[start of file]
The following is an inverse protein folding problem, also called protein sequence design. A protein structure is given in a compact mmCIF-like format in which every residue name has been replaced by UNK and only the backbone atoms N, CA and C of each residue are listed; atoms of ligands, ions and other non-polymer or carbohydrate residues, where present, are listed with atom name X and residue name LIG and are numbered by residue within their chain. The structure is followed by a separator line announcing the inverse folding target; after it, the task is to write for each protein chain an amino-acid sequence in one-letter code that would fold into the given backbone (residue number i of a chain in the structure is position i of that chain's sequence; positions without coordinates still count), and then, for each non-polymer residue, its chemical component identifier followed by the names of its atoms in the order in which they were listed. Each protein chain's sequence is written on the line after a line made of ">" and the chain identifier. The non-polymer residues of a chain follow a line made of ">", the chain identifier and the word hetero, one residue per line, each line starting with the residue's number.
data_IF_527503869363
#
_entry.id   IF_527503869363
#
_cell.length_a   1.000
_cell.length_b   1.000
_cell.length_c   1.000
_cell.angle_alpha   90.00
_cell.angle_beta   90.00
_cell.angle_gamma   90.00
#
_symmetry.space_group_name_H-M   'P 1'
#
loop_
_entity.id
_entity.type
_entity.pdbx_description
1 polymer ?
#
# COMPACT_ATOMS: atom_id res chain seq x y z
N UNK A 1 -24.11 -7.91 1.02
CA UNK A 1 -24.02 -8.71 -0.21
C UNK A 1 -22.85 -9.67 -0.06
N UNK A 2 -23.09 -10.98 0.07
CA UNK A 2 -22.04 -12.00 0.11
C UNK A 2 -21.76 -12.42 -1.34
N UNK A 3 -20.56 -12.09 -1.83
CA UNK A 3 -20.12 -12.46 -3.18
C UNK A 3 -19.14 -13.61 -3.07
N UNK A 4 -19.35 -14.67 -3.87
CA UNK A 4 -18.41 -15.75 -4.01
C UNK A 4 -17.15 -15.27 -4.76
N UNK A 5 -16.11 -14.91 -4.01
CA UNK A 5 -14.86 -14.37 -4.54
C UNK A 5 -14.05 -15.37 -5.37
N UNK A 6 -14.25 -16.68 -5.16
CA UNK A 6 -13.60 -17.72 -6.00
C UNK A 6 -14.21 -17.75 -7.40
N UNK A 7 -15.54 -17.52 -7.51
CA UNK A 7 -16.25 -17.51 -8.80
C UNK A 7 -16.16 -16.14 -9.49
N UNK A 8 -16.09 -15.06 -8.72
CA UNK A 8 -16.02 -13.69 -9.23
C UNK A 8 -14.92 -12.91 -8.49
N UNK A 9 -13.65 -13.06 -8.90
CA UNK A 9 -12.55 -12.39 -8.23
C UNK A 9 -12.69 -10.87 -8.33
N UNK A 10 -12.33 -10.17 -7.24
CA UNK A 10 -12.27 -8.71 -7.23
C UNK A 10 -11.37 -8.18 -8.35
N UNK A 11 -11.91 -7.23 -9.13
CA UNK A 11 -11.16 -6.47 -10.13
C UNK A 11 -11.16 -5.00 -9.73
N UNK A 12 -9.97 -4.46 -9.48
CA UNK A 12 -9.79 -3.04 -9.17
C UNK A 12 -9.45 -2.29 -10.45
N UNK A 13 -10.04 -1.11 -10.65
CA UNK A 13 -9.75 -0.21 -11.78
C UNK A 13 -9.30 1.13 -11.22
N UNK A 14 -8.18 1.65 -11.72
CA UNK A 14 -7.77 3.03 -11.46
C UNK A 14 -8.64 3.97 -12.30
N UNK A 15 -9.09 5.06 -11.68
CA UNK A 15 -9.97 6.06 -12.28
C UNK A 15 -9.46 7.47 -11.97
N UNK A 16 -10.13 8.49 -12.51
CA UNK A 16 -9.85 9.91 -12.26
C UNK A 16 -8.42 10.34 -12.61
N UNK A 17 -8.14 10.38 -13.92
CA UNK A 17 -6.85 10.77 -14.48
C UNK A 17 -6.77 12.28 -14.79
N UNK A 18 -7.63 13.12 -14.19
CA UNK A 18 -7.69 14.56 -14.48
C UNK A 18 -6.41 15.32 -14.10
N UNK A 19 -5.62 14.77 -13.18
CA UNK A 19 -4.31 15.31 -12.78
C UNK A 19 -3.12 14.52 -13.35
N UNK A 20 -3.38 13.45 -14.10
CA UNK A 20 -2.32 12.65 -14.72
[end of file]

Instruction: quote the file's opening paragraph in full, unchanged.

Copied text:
The following is an inverse protein folding problem, also called protein sequence design. A protein structure is given in a compact mmCIF-like format in which every residue name has been replaced by UNK and only the backbone atoms N, CA and C of each residue are listed; atoms of ligands, ions and other non-polymer or carbohydrate residues, where present, are listed with atom name X and residue name LIG and are numbered by residue within their chain. The structure is followed by a separator line announcing the inverse folding target; after it, the task is to write for each protein chain an amino-acid sequence in one-letter code that would fold into the given backbone (residue number i of a chain in the structure is position i of that chain's sequence; positions without coordinates still count), and then, for each non-polymer residue, its chemical component identifier followed by the names of its atoms in the order in which they were listed. Each protein chain's sequence is written on the line after a line made of ">" and the chain identifier. The non-polymer residues of a chain follow a line made of ">", the chain identifier and the word hetero, one residue per line, each line starting with the residue's number.